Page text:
• Kudos to Microsoft and toddbottom3 for his never ending PR work M$

    Microsoft has dished out 10 security patches, which will fix a total of 33 vulnerabilities. In all, two of the bulletins will resolve 'critical' security flaws = Just plain JUNK from Microsoft ....End Of Story.
    Over and Out
    • Patching means a product is junk?

      I just want to make sure I understand your position correctly.
      Michael Alan Goff
    • re:

      Yes, because as we all know, Linux and OS X were immaculately conceived and no line of code in them has ever been changed.

      You ABM dead enders really are getting desperate, aren't you?
      Sir Name
      • What?

        are you smoking and can I have some I need to leave reality .
  • Everybody does patches

    Not sure why this is any different then another Firefox version or a Google Chrome release. They all do them in different ways. I really think tech writing is more about making a mountain out of a molehill. This could simply be a blip on a blog. Microsoft releases X number of fixes today. End of story.
    • Not everyone

      My old Android phone is still on 4.0 and hasn't received a patch in over a year, not even security updates. There are still phone running round with Android 2.2 with known vulnerabilities, which the manufacturers / carriers refuse to patch.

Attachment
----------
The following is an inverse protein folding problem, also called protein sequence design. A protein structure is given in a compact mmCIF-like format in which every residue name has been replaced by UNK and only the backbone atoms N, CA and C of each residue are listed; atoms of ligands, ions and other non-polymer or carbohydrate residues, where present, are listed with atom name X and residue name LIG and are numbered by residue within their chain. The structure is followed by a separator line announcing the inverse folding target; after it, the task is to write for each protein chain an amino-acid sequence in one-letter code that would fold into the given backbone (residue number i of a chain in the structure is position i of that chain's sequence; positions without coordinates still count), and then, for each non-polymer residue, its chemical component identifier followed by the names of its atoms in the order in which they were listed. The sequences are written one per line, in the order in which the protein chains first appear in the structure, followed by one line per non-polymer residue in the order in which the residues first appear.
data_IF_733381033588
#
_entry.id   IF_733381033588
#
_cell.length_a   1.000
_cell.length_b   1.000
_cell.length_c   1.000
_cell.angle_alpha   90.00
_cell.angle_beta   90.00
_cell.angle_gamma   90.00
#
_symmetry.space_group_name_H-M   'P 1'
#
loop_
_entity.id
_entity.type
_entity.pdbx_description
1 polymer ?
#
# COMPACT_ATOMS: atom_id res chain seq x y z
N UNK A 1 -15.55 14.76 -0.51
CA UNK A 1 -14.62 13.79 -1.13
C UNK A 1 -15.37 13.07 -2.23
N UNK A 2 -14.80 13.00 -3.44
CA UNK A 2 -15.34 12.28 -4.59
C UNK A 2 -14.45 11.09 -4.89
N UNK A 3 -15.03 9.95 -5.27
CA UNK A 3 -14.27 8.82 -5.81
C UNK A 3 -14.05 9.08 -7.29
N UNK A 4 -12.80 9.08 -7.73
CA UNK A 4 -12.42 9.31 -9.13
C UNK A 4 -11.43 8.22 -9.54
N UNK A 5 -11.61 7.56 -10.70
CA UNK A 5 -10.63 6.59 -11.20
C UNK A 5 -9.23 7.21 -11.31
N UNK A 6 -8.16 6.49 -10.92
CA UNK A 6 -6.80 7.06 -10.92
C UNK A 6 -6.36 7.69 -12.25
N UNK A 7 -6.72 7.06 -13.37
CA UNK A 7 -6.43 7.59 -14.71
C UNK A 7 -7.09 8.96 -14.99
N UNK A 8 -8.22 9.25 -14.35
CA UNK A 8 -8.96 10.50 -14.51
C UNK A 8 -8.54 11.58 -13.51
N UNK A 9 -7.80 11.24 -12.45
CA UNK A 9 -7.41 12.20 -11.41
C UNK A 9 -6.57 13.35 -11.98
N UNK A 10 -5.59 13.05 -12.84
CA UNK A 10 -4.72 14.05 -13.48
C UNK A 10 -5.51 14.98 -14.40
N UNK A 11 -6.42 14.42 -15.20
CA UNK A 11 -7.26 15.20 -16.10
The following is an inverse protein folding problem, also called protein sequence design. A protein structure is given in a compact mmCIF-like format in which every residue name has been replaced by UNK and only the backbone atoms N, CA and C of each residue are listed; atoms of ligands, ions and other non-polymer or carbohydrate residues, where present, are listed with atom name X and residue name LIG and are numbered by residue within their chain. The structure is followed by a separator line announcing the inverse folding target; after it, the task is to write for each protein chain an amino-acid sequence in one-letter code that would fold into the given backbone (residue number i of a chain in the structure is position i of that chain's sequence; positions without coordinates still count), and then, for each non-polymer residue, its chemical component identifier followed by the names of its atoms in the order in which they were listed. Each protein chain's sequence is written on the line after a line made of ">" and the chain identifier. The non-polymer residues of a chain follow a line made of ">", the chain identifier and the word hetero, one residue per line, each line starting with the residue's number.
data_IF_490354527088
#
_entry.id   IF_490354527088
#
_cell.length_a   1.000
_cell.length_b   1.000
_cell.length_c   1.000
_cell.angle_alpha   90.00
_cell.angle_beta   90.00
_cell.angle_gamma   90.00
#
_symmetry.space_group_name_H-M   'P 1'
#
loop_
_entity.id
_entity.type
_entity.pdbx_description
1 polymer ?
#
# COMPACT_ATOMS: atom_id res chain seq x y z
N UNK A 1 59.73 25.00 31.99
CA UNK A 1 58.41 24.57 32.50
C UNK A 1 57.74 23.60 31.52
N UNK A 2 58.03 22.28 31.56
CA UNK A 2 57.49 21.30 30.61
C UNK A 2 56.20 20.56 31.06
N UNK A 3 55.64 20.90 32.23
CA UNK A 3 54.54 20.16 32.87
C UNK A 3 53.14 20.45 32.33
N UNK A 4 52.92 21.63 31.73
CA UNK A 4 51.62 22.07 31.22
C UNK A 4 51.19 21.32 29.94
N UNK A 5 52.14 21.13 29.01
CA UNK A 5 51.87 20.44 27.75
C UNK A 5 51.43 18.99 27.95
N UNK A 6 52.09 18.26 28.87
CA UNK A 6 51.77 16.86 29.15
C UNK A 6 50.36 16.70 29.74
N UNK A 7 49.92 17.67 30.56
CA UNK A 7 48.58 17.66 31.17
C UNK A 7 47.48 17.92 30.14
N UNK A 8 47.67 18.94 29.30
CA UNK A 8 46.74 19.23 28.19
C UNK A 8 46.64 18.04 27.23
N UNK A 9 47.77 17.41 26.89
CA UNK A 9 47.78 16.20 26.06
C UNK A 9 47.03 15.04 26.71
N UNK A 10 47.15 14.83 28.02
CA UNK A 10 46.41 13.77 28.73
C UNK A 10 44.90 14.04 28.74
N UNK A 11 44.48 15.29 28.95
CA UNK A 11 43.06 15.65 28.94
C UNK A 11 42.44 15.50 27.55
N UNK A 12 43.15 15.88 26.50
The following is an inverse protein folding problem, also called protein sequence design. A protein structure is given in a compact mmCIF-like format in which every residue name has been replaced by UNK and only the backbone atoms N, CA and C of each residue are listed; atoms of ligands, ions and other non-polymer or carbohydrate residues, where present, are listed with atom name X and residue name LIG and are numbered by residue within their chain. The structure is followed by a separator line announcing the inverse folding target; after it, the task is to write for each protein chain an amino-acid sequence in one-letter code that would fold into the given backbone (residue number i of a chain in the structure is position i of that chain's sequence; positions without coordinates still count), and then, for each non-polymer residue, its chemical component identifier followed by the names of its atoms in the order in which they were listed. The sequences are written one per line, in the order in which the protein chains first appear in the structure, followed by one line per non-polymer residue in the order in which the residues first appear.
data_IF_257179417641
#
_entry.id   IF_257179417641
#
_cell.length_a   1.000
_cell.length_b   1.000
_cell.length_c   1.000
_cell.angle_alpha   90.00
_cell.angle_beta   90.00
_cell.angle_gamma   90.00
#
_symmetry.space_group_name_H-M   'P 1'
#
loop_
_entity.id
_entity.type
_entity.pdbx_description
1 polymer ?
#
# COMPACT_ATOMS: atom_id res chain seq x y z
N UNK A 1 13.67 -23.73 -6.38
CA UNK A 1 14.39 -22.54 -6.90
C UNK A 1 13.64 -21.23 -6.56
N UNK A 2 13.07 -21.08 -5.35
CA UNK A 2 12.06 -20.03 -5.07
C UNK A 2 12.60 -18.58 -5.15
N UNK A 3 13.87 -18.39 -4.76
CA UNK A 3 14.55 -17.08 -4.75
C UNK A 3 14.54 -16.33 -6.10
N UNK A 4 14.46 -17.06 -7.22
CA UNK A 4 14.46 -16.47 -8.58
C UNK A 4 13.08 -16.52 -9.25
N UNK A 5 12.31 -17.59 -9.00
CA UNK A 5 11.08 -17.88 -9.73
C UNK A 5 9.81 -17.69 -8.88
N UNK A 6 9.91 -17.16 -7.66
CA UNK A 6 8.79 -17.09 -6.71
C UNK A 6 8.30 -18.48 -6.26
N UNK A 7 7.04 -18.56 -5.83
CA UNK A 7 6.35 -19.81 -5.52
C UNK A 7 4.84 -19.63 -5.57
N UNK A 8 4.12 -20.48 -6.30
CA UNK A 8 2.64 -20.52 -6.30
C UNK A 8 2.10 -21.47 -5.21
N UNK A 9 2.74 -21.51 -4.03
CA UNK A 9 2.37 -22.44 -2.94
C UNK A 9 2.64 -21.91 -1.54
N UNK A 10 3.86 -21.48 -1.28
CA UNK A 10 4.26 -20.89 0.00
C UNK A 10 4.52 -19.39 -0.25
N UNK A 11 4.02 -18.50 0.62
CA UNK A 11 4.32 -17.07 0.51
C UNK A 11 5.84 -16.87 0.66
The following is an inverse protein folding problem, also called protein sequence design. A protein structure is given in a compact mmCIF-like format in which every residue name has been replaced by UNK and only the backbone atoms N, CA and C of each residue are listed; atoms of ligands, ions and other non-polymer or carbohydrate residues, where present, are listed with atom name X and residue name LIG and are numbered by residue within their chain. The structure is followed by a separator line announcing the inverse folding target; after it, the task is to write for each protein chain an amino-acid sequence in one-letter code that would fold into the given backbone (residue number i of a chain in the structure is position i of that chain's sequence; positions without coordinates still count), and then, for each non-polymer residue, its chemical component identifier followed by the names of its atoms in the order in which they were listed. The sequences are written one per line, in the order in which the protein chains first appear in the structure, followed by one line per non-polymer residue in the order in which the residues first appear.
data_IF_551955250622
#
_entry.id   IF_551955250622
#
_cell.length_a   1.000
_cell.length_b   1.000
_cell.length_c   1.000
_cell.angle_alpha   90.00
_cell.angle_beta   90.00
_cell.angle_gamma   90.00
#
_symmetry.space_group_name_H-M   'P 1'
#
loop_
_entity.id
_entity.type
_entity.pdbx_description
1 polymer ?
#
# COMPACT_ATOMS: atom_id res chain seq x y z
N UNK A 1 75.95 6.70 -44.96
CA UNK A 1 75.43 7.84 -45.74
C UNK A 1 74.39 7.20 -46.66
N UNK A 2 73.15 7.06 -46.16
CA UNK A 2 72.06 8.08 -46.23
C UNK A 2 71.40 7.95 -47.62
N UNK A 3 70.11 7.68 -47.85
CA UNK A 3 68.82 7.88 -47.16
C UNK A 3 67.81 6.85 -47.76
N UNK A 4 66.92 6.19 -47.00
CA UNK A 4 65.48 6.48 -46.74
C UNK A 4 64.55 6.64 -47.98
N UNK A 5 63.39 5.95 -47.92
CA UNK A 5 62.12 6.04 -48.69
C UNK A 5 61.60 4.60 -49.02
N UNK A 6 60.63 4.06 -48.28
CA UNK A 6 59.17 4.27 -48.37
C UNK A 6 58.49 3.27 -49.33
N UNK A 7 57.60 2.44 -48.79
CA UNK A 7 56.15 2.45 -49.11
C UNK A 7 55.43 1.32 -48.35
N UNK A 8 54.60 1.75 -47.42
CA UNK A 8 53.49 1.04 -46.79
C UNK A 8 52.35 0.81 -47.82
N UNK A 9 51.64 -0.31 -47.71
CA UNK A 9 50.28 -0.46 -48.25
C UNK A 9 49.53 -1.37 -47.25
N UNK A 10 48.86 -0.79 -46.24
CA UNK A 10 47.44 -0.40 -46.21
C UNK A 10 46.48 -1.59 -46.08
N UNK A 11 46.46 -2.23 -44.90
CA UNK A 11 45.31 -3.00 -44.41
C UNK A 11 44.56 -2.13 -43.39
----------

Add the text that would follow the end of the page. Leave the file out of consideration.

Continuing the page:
• Hmm???

    I just hope that we don't get what we got last time. Blue Screen anybody.
    • No blue screen in Windows8

      Just a huge : ( with "it appears that blah blah blah". See? The new UI IS even more user friendly now. It doesn't just give you a violation address but also a huge motivo too. Things are looking up.
  • Thank God for Linux

    And Linus Torvalds. The savior of the Desktop PC
  • Big Bang

    Microsoft tends to get the attention because it releases its patches in a big bang, my Linux servers receive plenty of patches, just they occur 'as and when' and auto install, so on-one gets excited about them.
  • Sorry..

    .. I don't really remember what IE stands for... Ah! I see... It's that blue E icon on my Start menu... What the heck is it for?!? Haven't ever used it... :)) Why should I as long as there's Firefox, Chrome, Opera... ?!? I think the last version I used to use was IE 6. What's that now? 9 I think... ?? or is it 10 already? Who cares anyway...?